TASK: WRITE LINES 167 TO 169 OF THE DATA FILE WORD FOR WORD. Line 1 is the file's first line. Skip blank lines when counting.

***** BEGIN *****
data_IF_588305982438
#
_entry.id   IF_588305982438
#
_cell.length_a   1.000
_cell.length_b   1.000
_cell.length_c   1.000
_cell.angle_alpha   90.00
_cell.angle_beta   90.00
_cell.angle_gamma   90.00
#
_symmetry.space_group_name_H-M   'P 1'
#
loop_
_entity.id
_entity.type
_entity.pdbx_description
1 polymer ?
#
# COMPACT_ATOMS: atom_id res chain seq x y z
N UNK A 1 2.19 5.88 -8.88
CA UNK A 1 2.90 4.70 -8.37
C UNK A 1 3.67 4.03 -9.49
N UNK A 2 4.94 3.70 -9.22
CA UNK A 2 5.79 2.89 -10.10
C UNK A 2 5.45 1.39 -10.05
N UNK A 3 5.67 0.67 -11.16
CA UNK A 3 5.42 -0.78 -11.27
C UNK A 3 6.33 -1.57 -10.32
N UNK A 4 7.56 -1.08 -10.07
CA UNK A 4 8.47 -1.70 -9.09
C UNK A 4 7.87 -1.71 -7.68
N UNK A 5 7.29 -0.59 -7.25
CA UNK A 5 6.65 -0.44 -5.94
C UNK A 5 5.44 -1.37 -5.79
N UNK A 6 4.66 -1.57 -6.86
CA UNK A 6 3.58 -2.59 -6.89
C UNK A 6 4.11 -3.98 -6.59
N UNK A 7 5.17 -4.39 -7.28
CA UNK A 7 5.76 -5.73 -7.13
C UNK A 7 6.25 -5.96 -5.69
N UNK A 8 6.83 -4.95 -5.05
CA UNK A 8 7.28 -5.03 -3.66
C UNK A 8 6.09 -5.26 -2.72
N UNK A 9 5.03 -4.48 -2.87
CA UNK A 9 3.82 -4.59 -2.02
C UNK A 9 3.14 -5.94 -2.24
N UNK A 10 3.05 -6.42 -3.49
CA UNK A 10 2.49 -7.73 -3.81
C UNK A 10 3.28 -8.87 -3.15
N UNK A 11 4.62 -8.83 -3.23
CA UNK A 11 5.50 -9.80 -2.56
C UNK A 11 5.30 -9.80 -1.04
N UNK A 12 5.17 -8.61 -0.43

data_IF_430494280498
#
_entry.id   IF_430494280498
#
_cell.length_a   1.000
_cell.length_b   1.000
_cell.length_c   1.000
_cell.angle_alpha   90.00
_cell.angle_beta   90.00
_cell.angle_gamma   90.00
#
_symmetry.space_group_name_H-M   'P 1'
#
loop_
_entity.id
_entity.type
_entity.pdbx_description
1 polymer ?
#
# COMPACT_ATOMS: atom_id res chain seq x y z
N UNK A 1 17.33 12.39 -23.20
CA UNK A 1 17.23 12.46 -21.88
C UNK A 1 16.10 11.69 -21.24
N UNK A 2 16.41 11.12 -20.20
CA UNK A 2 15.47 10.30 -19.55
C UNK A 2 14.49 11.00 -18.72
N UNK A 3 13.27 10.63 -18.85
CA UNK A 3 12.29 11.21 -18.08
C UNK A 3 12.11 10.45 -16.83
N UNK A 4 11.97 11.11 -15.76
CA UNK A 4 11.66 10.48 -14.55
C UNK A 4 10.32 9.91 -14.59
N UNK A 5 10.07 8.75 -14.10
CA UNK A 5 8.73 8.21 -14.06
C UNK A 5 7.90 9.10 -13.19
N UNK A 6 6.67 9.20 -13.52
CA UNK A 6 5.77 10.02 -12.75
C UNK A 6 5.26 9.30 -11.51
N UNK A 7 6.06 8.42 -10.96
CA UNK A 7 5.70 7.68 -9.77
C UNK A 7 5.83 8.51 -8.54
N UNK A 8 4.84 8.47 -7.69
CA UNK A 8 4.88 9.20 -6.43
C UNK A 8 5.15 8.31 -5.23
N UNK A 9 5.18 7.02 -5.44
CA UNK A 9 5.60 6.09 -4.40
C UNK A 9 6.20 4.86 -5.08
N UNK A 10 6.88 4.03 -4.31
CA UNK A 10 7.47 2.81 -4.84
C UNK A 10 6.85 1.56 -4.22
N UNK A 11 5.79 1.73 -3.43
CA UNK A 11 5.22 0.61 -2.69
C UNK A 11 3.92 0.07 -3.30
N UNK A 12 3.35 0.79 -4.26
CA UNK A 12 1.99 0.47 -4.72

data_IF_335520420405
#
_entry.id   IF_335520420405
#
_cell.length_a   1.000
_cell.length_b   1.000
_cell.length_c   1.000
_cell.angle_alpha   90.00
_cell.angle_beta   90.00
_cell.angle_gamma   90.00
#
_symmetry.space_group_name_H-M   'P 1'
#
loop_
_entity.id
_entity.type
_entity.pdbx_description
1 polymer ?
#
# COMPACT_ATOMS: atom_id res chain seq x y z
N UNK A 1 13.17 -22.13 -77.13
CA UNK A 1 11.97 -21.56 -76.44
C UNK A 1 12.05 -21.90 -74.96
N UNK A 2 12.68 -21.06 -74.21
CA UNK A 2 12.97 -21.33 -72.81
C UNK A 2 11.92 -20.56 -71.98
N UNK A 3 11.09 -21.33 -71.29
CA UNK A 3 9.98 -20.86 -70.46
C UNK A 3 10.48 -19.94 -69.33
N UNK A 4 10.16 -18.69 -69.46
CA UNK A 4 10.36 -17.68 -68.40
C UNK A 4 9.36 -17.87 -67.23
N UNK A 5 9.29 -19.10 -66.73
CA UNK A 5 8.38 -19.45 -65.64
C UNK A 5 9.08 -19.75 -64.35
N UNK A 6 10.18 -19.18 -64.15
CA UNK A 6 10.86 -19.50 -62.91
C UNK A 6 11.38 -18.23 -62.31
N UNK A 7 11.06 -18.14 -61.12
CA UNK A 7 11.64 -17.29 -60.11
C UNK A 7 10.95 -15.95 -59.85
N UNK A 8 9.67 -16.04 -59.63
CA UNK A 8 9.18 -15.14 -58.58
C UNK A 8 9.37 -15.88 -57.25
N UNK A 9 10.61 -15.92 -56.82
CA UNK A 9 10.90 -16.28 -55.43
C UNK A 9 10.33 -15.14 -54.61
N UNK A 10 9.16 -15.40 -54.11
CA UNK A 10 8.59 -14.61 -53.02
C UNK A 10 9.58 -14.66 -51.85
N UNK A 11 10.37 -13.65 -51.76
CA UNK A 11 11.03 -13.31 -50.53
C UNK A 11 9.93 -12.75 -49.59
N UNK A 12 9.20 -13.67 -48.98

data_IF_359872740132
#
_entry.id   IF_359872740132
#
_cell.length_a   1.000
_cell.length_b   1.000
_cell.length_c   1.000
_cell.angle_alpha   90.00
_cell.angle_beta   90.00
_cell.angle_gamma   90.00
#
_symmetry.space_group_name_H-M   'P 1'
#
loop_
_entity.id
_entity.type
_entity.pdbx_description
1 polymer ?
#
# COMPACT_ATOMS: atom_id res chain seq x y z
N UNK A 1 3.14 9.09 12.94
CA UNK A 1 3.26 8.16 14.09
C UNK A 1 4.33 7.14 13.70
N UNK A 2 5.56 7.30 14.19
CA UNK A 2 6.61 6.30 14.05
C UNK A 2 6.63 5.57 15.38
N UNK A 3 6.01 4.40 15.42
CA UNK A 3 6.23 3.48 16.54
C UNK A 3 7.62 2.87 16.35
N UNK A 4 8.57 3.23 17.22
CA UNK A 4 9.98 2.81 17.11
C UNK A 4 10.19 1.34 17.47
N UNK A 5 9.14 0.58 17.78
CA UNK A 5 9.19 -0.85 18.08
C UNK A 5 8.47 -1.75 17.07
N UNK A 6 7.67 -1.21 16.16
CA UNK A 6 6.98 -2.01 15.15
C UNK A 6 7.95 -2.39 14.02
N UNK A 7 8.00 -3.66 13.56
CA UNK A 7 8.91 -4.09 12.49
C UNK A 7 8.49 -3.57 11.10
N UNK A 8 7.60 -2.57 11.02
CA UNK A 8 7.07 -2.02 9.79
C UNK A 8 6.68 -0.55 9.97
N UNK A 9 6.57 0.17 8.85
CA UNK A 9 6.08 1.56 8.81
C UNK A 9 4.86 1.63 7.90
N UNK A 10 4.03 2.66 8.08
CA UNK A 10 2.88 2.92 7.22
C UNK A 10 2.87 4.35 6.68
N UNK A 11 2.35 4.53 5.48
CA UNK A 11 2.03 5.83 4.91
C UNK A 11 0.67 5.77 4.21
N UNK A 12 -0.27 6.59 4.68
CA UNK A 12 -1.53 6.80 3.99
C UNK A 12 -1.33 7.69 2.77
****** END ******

#
_cell.length_a   1.000
_cell.length_b   1.000